Ramaphosa outlines ‘extraordinary measures’ to deal with SA’s energy crisis ‘existential threat’
‘Extraordinary circumstances call for extraordinary measures. The energy crisis is an existential threat to our economy and social fabric. We must spare no effort, and we must allow no delay in implementing these measures,’ said President Cyril Ramaphosa.
During his State of the Nation Address (Sona) on Thursday, President Cyril Ramaphosa acknowledged that South Africa’s energy crisis was an “existential threat”. He declared the crisis a National State of Disaster.
The President also announced that he would appoint a “Minister of Electricity in the Presidency” whose sole focus would be on resolving South Africa’s energy supply emergency.
“We gather here at a time of crisis… [a] debilitating electricity shortage that has caused immense damage to our economy and to the livelihoods of our people,” said Ramaphosa.
“We know that without a reliable supply of electricity, businesses cannot grow. Assembly lines cannot run. Crops cannot be irrigated and basic services are interrupted. Load shedding means that households and our supermarkets and shops are unable to keep food fresh. Water supply is often disrupted. Traffic lights do not work, streets are not lit at night. Without a reliable supply of electricity, our efforts to grow an inclusive economy that creates jobs and reduces poverty will not succeed.”
Read more on Daily Maverick: Ramaphosa’s tax incentives a ray of light for solar panel roll-out to ease SA’s energy crisis
“Therefore, as we outline our agenda for the year ahead, our most immediate task is to dramatically reduce the severity of load shedding in the coming months and ultimately to end load shedding altogether,” the President continued.
He outlined what he described as “progress” in the implementation of some of the measures in his “Energy Action Plan”, including taking steps “to improve the performance of Eskom’s existing power stations”, supporting Eskom to secure additional funding to purchase diesel for the rest of the financial year and allowing private developers to generate electricity.
Read more in Daily Maverick: “Ramaphosa’s ‘Energy Action Plan’ — how is it faring half a year later?”
In speaking to these separate, but related interventions, Ramaphosa said: “To fully implement this plan, we need strong central coordination and decisive action. In a time of crisis, we need a single point of command and a single line of march.”
National State of Disaster
Accordingly, he announced, “The National Disaster Management Centre has consequently classified the energy crisis and its impact as a disaster. We are therefore declaring a National State of Disaster to respond to the electricity crisis and its effects.”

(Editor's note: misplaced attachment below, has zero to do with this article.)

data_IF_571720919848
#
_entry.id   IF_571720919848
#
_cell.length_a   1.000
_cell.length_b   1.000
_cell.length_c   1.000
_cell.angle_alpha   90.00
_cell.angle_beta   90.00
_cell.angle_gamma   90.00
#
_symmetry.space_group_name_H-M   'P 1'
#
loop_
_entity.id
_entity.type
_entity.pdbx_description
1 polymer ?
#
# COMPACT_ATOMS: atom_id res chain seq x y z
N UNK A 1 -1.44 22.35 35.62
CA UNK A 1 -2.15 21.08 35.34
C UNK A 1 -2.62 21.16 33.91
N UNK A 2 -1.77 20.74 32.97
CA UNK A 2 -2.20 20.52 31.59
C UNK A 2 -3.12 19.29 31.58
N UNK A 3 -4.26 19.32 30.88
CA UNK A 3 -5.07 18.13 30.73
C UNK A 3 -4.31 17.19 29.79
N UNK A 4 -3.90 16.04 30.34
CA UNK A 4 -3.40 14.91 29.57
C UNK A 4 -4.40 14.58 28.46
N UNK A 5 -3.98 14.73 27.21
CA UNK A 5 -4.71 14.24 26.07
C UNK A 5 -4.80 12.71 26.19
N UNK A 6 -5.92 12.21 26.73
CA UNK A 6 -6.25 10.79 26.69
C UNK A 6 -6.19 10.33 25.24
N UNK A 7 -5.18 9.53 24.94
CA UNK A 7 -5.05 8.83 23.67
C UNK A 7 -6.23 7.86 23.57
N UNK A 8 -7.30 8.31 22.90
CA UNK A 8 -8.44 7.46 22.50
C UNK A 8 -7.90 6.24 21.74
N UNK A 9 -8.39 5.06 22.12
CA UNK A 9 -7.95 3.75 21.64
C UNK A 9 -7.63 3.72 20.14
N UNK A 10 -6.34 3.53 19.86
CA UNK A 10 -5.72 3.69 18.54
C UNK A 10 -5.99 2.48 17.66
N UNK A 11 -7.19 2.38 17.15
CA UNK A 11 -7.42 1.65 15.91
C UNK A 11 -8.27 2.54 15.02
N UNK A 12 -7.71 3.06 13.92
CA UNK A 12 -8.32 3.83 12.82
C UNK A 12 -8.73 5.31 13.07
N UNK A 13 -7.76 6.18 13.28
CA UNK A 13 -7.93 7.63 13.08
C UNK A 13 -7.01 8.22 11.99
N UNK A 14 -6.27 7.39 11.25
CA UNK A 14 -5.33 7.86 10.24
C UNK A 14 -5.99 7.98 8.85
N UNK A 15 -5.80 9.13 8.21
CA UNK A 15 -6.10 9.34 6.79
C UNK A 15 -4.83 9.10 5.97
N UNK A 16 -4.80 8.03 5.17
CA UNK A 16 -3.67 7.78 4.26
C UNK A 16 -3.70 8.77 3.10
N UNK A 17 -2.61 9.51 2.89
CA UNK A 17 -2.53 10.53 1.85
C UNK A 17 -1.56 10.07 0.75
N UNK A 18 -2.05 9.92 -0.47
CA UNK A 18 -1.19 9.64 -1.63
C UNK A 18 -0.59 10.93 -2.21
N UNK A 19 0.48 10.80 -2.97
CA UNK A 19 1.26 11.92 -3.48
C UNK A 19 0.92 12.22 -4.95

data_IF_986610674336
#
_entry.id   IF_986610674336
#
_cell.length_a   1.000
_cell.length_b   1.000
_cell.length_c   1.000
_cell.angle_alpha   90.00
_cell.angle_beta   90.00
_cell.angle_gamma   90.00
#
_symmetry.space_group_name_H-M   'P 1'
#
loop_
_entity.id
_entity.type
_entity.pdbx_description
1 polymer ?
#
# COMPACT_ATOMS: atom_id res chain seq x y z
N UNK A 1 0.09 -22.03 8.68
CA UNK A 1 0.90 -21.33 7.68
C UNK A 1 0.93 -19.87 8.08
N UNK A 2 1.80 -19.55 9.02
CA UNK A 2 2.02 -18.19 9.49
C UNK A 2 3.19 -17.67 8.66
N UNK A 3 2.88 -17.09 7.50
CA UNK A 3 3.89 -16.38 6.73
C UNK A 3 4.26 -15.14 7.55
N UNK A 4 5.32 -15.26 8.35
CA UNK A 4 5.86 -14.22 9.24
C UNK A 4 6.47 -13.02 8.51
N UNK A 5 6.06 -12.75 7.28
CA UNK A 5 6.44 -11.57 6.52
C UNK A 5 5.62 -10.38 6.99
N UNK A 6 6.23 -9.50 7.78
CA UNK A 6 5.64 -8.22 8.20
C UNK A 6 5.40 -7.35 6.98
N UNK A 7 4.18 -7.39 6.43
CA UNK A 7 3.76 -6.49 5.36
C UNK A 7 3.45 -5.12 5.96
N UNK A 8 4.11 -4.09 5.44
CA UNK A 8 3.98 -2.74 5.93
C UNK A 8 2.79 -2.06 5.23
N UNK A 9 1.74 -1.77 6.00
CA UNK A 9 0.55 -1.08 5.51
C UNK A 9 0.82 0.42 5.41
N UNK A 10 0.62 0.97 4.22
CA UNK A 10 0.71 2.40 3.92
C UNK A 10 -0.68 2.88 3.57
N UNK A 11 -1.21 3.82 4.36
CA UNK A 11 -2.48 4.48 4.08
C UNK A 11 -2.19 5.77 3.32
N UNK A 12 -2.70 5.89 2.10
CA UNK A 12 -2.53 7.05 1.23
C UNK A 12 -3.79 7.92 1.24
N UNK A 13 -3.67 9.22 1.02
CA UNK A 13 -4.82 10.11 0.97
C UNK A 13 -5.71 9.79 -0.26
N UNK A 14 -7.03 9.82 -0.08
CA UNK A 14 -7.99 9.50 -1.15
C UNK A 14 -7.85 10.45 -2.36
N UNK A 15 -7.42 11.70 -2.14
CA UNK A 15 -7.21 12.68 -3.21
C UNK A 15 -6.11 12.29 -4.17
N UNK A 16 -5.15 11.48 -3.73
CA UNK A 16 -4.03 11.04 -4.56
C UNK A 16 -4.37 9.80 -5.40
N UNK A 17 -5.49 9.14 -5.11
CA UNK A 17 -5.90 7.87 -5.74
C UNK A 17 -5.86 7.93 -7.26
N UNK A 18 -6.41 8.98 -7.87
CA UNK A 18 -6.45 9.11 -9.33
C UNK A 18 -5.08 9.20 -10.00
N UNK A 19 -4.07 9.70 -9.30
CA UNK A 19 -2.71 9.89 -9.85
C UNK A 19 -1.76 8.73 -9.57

“The minister of cooperative governance and traditional affairs has just gazetted the declaration of the State of Disaster, which will begin with immediate effect,” he said.
“The State of Disaster will enable us to provide practical measures that we need to take to support businesses in the food production, storage and retail supply chain, including for the roll-out of generators, solar panels and uninterrupted power supply.
‘Relief for hospitals, water treatment plants’
“Where technically possible, it will enable us to exempt critical infrastructure such as hospitals and water treatment plants from load shedding. And it will enable us to accelerate energy projects and limit regulatory requirements while maintaining rigorous environmental protections, procurement principles and technical standards,” the President explained.
Ramaphosa also announced that “to deal more effectively and urgently” with the energy crisis, he would appoint a “Minister of Electricity in the Presidency” to assume “full responsibility for overseeing all aspects of the electricity crisis response”, “focus full-time” and work with the Eskom board and management on ending load shedding and ensuring that the Energy Action Plan was rapidly implemented.
“Extraordinary circumstances call for extraordinary measures. The energy crisis is an existential threat to our economy and social fabric. We must spare no effort, and we must allow no delay in implementing these measures.” DM